Minnesota begins COVID-19 survey to find hot spots and gauge spread

    Healthcare workers screen a patient for COVID-19 at a drive-through coronavirus testing site on March 18 in Virginia. Photo by Getty Images

    The Minnesota Department of Health began a two-week survey of randomly selected households across the state on Monday to gauge the spread of COVID-19 and identify potential hot spots.

    Teams of health officers will visit pre-selected households and ask residents to participate by filling out a questionnaire and taking free COVID-19 tests for the SARS-CoV-2 virus and antibodies.

    “We encourage people to participate in the survey if their household is selected,” MDH state epidemiologist Ruth Lynfield said in a statement. “With a new virus, we have to learn as we go and adapt our response based on new data. Information we gather in this survey will allow us to refine our recommendations to best meet the needs of our Minnesota communities in the prevention of COVID-19.”

    Minnesota is one of several states to conduct the survey and hopes to learn what causes COVID-19 to spread in certain areas, identify the percentage of people infected who have no symptoms and improve health messaging.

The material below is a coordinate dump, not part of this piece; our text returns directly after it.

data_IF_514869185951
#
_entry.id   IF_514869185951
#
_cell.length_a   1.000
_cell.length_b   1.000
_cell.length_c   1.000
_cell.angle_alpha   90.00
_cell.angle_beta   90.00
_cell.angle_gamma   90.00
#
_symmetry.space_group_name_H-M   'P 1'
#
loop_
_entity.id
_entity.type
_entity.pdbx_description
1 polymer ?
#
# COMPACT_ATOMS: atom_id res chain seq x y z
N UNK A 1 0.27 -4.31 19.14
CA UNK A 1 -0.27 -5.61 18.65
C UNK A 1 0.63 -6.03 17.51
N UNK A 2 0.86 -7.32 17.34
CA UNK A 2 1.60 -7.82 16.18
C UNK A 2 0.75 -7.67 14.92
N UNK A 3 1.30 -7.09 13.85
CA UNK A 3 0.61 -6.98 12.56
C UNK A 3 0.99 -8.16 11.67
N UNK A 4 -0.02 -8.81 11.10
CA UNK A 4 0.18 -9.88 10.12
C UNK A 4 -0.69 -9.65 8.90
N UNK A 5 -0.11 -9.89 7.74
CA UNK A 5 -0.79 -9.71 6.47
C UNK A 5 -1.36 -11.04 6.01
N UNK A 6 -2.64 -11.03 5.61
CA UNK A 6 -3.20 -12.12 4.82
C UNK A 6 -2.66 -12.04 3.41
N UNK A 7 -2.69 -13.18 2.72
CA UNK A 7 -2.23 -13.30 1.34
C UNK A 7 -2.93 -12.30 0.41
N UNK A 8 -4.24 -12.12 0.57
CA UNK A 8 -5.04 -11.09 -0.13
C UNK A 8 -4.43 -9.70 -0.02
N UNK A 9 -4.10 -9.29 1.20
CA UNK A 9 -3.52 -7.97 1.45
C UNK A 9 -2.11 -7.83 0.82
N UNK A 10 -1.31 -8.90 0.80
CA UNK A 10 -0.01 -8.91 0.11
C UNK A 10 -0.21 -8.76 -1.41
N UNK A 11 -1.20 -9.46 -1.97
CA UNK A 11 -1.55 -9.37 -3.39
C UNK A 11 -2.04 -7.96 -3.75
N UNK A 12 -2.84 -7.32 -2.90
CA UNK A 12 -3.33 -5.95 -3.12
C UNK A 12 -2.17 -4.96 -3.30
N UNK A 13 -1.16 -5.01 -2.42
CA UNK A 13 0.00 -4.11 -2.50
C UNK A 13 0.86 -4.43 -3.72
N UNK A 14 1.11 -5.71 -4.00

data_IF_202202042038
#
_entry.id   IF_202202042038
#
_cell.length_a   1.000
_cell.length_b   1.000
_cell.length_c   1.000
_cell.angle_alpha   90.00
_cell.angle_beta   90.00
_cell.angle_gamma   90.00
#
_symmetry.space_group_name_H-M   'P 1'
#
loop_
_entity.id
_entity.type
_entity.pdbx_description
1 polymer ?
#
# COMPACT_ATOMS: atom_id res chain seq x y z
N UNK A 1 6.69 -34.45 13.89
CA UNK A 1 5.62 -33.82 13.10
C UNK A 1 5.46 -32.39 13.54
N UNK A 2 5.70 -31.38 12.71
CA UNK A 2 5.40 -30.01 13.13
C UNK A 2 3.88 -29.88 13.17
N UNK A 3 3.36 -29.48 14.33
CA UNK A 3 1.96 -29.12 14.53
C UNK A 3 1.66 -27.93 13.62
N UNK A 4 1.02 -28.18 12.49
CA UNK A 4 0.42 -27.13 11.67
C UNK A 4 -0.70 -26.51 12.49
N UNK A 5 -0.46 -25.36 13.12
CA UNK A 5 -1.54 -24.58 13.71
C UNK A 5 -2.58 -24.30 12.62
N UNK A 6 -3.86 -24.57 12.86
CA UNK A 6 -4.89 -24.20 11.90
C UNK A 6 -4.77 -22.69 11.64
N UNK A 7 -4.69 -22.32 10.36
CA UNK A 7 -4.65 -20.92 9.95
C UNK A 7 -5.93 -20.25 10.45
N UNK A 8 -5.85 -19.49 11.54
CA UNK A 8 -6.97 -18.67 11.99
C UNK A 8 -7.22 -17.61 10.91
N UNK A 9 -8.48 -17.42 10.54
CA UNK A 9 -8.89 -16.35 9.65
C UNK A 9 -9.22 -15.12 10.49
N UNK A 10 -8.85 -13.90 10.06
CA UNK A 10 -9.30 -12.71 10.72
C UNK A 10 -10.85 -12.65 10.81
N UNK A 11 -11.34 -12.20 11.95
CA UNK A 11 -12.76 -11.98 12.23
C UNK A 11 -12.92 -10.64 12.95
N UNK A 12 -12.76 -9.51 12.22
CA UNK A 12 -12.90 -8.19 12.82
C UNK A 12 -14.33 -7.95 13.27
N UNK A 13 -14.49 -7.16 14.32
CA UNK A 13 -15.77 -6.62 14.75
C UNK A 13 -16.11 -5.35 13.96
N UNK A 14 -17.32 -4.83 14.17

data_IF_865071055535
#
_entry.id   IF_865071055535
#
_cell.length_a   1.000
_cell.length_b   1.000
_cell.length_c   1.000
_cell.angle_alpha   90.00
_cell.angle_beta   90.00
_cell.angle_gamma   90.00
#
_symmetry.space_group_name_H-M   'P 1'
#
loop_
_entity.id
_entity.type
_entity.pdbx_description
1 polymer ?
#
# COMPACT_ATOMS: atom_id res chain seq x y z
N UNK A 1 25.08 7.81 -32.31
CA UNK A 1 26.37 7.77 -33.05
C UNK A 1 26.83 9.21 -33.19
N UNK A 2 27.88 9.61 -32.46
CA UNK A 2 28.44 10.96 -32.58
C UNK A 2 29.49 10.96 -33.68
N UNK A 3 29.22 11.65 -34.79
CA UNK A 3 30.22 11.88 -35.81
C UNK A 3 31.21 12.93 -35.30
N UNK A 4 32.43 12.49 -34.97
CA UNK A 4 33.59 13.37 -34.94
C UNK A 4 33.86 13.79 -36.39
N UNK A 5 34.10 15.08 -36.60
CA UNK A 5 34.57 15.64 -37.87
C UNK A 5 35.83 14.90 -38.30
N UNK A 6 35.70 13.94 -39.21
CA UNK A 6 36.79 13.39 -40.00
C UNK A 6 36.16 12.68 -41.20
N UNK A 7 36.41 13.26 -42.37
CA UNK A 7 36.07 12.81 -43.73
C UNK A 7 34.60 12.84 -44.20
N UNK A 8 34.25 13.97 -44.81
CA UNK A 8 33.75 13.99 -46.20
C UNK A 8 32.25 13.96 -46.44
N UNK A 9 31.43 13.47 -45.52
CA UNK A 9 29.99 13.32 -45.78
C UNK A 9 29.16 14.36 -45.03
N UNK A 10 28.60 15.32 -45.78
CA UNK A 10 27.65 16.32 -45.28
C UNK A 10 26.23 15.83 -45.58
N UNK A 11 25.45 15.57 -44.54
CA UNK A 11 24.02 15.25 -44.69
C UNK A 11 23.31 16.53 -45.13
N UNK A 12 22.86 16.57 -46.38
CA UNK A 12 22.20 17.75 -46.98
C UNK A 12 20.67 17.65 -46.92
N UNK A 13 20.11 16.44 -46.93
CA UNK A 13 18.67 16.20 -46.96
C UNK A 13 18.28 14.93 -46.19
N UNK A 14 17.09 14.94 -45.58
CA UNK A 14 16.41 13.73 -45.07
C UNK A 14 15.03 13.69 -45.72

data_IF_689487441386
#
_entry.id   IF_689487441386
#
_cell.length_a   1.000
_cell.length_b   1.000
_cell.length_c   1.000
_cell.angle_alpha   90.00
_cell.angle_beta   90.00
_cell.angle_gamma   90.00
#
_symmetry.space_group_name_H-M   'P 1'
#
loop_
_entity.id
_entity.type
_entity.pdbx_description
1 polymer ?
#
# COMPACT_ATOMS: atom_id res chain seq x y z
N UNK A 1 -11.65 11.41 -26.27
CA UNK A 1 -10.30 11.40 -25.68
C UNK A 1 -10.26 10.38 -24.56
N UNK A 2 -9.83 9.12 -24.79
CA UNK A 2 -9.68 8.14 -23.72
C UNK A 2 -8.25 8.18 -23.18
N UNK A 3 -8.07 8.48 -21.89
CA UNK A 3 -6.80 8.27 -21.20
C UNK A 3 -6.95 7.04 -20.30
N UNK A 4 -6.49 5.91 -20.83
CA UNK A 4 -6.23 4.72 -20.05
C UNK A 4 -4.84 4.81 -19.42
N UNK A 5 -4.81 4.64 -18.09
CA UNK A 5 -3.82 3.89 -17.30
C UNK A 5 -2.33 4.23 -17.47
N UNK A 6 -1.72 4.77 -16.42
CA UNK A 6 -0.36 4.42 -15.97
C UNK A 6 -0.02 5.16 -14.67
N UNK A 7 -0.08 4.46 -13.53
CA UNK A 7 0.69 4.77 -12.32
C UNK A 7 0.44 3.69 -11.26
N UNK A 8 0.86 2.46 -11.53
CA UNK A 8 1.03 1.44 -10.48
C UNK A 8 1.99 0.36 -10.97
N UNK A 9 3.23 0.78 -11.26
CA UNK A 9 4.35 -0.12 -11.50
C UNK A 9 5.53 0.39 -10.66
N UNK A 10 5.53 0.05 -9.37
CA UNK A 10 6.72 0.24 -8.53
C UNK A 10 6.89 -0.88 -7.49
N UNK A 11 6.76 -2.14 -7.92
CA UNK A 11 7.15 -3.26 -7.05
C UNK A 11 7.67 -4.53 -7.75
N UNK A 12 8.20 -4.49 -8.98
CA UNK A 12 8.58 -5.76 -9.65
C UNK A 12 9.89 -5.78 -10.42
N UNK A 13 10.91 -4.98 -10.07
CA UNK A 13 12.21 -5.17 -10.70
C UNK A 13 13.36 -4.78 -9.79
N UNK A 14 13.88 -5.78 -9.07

Positive cases in Minnesota continue to steadily increase, with 432 new cases and 5 new deaths reported on Tuesday. More than 85,000 Minnesotans have tested positive for the virus and nearly 2,000 have died, with the vast majority of fatalities among people living in long-term care or assisted living facilities.

    The survey is being conducted in partnership with the federal Centers for Disease Control and Prevention, using a system that has been deployed to survey public health following emergencies like hurricanes, oil spills and the Zika virus outbreak.

    Only households which are selected may participate in the survey. People who want to be tested for COVID-19 can find a location here.

    Max Nesterak
    Max Nesterak is the deputy editor of the Reformer and reports on labor and housing. Most recently he was an associate producer for Minnesota Public Radio after a stint at NPR. He also co-founded the Behavioral Scientist and was a Fulbright Scholar to Berlin, Germany.